Last week I shared with you my best tips on how you can prepare your gear and yourself for outdoor winter photography. If you missed it, you could find that article here. This week, in Part 2 of The Magic in Winter Series, I want to get specific about technique. Several different technical photography components are essential when photographing outdoors during the winter season. I’m sharing all of that goodness below!
Snow is often bright, which is fantastic because it can act as a natural reflector and bounce pretty light up and into your wintery scene. However, it’s easy to overexpose snow, especially if you are photographing in bright conditions. Overexposing snow will result in loss of details, which is not ideal. When I’m photographing my children outdoors, I typically expose for their skin. However, during the winter, when snow is present, I typically exposure for a bright area of snow. My light meter usually reads about +1 for that bright area of snow. Most often, this results in good exposure throughout my entire image and preserves those details within the most highlighted snow. If my subject is a little underexposed, this is okay, as I can address this issue in post-processing.
Creative consideration of aperture is useful during the winter months, especially if you want to capture pretty snow or sparkle snow bokeh. Using a large aperture like f2.8 or f3.2 results in a shallower depth of field. Anything that is not within the depth of field will blur beautifully and create bokeh.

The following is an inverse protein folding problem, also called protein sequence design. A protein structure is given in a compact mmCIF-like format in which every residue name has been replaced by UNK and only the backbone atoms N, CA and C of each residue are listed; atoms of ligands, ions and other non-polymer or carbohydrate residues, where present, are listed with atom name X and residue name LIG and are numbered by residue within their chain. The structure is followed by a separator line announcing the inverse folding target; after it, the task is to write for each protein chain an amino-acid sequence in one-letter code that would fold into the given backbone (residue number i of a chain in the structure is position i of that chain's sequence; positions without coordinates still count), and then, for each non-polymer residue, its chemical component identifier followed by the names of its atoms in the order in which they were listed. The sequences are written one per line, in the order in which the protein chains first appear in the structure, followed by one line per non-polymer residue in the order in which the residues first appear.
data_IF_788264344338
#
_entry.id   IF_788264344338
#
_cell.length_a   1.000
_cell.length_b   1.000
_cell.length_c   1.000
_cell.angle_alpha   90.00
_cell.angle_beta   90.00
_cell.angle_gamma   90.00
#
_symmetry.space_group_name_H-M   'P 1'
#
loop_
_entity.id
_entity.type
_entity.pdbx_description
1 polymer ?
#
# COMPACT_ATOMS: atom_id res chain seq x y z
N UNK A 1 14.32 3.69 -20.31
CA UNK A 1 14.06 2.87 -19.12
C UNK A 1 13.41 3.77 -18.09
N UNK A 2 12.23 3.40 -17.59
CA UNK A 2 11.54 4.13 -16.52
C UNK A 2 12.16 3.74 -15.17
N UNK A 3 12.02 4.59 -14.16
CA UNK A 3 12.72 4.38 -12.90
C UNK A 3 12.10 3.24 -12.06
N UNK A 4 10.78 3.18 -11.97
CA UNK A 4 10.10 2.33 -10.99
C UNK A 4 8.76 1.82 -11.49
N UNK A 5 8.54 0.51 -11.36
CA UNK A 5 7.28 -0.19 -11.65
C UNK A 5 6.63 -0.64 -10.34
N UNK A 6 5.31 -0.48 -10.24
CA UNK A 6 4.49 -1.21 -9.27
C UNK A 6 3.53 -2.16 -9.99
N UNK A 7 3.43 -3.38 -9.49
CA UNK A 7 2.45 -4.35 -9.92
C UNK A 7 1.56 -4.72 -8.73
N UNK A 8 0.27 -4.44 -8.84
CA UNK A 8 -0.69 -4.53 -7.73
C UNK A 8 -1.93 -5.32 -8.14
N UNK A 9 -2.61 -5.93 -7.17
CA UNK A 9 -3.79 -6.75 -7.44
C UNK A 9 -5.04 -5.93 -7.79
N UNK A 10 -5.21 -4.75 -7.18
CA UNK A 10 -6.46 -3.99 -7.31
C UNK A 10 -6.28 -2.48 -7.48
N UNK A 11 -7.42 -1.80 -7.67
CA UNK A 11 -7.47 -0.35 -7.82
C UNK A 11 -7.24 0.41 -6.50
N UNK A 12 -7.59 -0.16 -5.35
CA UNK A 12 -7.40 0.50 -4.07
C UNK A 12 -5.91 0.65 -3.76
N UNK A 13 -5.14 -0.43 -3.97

On overcast days and snow highlighted by the sun, snow should appear as true to white as possible. The colour of snow can indeed be dependent on the colour of the light in a scene, but unless there is an obvious colour cast, I aim for my snow to be white in camera. This means snow should have little blue or yellow cast. I manually set my white balance using Kelvin. When I’m photographing in snow, during the day, I most often have my white balance set around 5880 Kelvin. You can certainly use your preferred method for setting white balance; however, I find this temperature fairs well with snow, and little post-processing tweaking is needed. Regardless of what white balance settings you choose, the goal is to neutralize cast on the snow unless, of course, you are photographing in strong coloured light like at sunset or sunrise.
Another tricky matter, when shooting during the winter months, is focus. I enjoy capturing images with tossing snow or images captured during a snowfall. Those fluffy flakes are super pretty and add fun atmosphere into images. Sometimes though, your camera is going to struggle with all that flying snow and front or back focus. In situations with falling snow, I recommend composing, setting focus on your subject, locking focus and then capturing your scene without refocusing. As long as you and your subject do not move out of the plane of focus, this approach will result in your subject being in focus most of the time.
Next time you head outdoors during the winter months, remember these four technical photography points. They will help you capture the magic in winter in a beautiful way!
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